Reverend Martin Luther King convinced Daley to adopt a number of fair housing policies, but it proved merely a nominal victory. Daley did not fund or authorize the enforcement of his promises, and Chicago, like most cities, did not make any progress on housing until the federal government forced its hand with the passage of the Civil Rights Act of 1968, which “prohibited discrimination concerning the sale, rental and financing of housing based on race, religion, national origin, or sex.” While more effective than Daley’s empty promises, the federal law still failed to prevent racist and segregationist assaults on Black, Latino, and Native aspirations of citizenship. Redlining persisted throughout the 1990s, and even as recently as 2008, Black applicants for home mortgages, regardless of respective qualifications, were far likelier to receive disastrous sub-prime loans than white applicants.

In the brilliant and important new book, White Space, Black Hood: Opportunity Hoarding and Segregation in the Age of Inequality, Georgetown law professor, Sheryll Cashin, identifies and condemns three methods of white supremacy at work throughout the United States: boundary maintenance, opportunity hoarding in the form of commercial exclusion and educational apartheid, and stereotype-driven surveillance.

A young and precocious Jesse Jackson confronted these complex mechanisms of oppression, alienation, and injustice as the director of Operation Breadbasket, a Southern Christian Leadership Conference campaign that, in 1971, Jackson morphed into an independent organization, Operation PUSH. As acting president of PUSH, Jackson, his staff and volunteers initiated a series of consumer boycotts, protests, and media efforts to strike a blow against the apartheid economy of Chicago. Even businesses in Black neighborhoods often refused to hire Blacks for anything beyond menial labor, trade unions routinely denied admission for Black workers, and grocery and retail stores would not stock products from Black-owned companies. PUSH’s project was successful beyond most observers’ expectations. Blacks secured thousands of jobs, and millions of dollars in ancillary income through product placement and entrepreneurship made possible only because of PUSH’s pressure on banks and other lending institutions to grant commercial loans irrespective of race. Due to PUSH’s triumphs, Chicago became the 1970s and ‘80s epicenter of Black banking and media. Jackson would take his economic efforts national, managing to fight the racism of major companies, and negotiate deals on the behalf of Black workers and consumers with General Motors, Burger King, and other multinational corporations. He also effectively mediated disagreements between public unions and their host cities, most especially in Chicago when the firefighters union almost bifurcated by race. Jackson convinced them that creating multiple unions would only dilute their power as workers against a municipal government aiming to cut their salaries and benefits.

It was not the failures, but the victories of PUSH that taught Jackson the most crucial of political truths: No amount of private successes could transform a public system working against the interests of poor and working people. Corporate capitalism, and government that acts at its behest, would continue to enrich the few, while immiserating the many.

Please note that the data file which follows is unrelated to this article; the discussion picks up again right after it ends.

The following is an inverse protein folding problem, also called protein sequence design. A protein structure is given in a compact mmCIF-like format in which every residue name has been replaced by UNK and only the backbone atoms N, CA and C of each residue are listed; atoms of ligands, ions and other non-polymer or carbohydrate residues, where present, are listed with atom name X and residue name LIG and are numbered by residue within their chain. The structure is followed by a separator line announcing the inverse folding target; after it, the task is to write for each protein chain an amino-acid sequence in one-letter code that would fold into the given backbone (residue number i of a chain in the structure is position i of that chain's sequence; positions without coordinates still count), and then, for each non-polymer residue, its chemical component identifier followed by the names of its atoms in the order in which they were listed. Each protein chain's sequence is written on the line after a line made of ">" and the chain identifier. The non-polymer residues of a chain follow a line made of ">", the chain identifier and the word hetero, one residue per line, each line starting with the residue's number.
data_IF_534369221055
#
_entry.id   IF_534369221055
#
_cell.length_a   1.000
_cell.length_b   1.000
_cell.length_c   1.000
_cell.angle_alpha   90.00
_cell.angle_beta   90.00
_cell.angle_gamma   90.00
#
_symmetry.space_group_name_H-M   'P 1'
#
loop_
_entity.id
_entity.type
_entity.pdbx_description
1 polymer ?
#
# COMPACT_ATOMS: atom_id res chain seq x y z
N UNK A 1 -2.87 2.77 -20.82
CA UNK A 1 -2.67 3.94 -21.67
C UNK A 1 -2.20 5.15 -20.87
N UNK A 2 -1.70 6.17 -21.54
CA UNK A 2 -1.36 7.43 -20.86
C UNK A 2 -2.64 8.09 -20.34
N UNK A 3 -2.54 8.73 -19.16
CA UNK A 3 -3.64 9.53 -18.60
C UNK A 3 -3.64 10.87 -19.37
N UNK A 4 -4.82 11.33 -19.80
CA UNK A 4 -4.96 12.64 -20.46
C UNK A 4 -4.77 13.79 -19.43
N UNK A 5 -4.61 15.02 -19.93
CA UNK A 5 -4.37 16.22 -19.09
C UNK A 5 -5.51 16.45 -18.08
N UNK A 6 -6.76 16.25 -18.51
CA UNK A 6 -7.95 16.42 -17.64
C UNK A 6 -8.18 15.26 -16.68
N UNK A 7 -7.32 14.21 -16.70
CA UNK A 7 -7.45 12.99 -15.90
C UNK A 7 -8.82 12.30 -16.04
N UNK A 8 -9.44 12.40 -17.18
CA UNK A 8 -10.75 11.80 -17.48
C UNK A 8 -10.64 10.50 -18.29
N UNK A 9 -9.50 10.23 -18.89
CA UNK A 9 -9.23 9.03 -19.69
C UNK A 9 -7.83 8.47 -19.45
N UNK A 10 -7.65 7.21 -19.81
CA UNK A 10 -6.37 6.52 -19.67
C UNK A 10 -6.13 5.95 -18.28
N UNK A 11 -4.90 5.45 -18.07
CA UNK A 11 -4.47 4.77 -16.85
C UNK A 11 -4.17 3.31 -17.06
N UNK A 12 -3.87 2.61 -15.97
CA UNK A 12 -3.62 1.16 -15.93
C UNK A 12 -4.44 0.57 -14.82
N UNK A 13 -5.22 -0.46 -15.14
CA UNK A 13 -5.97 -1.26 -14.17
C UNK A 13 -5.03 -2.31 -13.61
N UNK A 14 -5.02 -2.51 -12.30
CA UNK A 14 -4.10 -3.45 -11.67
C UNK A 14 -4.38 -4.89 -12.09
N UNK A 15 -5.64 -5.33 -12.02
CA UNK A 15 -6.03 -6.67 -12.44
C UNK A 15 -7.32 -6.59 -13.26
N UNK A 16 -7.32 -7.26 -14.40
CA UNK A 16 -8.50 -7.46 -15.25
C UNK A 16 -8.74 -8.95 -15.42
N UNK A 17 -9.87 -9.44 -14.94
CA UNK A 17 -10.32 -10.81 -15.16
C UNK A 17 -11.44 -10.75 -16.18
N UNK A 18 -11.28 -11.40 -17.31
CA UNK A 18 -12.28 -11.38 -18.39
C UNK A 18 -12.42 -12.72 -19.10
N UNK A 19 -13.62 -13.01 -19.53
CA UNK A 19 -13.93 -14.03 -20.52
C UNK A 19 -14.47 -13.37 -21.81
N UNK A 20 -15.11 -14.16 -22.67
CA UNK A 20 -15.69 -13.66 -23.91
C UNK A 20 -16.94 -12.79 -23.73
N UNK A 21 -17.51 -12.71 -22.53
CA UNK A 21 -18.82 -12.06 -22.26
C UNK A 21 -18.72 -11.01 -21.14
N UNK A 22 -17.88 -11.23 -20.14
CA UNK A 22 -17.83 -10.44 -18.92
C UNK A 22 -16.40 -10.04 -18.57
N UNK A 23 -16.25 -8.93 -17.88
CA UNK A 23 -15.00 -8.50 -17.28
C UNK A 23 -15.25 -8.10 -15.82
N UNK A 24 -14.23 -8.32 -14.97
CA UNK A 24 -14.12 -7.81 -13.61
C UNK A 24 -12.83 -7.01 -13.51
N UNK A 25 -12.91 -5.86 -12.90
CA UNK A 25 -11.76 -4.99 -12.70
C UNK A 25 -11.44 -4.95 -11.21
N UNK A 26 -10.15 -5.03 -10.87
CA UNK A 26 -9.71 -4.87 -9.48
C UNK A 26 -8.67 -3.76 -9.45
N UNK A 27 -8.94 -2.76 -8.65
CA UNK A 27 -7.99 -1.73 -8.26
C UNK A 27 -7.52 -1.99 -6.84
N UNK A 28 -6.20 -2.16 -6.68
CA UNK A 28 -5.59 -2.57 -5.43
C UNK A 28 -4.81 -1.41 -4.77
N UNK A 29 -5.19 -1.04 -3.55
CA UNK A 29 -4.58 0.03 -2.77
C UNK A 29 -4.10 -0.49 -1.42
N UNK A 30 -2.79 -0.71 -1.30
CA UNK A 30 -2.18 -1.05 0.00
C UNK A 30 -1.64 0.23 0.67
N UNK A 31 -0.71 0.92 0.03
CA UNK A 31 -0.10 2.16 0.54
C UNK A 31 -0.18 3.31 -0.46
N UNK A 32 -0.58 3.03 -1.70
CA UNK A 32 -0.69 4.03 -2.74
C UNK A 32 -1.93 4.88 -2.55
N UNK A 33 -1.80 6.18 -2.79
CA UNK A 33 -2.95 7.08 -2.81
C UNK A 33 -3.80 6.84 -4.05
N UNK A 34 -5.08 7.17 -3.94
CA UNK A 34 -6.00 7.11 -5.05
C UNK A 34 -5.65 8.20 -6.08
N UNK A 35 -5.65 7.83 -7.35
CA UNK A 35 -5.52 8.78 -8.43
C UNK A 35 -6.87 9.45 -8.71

“If you have a size nine foot, you aren’t going to fit into a size six shoe,” Jackson said during one of our conversations, “There is nothing wrong with your foot. There is something wrong with the structure into which you are trying to fit it. So, the structure determines your placement and movement, or inability to do either.”

Democracy, Jackson came to believe, offered the means to transform the “tyranny” of “corporate structures” through governmental imposition and reformation. “We are dealing with public districts versus private territories,” Jackson articulated as contrast between laws that are, at least ostensibly, open to public inspection and revision, and the impenetrable authority of capital. “You can inherit a company,” Jackson told me while talking about the “unfairness” of capitalism, “You cannot inherit a congressional district.”

When Jackson brought his leadership and organizational acuity to bear on the political system, Operation PUSH bolstered progressive Black candidates for mayoral and congressional offices. The Democratic Party’s refusal to join their most active constituency in supporting Harold Washington’s run for Chicago mayor led to Jackson declaring his candidacy for president in 1984, and a second campaign in 1988. Ushering millions of first time voters into the party, Jackson galvanized a racially diverse coalition of supporters with a platform of Medicare for all, tuition free higher education, paid family leave, full employment through massive infrastructural projects, a public development bank, and groundbreaking support for gay rights. Despite acting as a docent to expand and diversify a stale and languid political party, and finishing second to nominee Michael Dukakis in 1988, powerful Democrats plotted the destruction of Jackson’s movement, beginning with the creation of the centrist Democratic Leadership Committee – an organization Jackson christened, “Democrats for the Leisure Class.” The corporate capture of the party culminated with the coronation of Bill Clinton, who presided over the obliteration of Aid to Families with Dependent Children, the deregulation of banks and telecommunications, and approval of the North American Free Trade Agreement.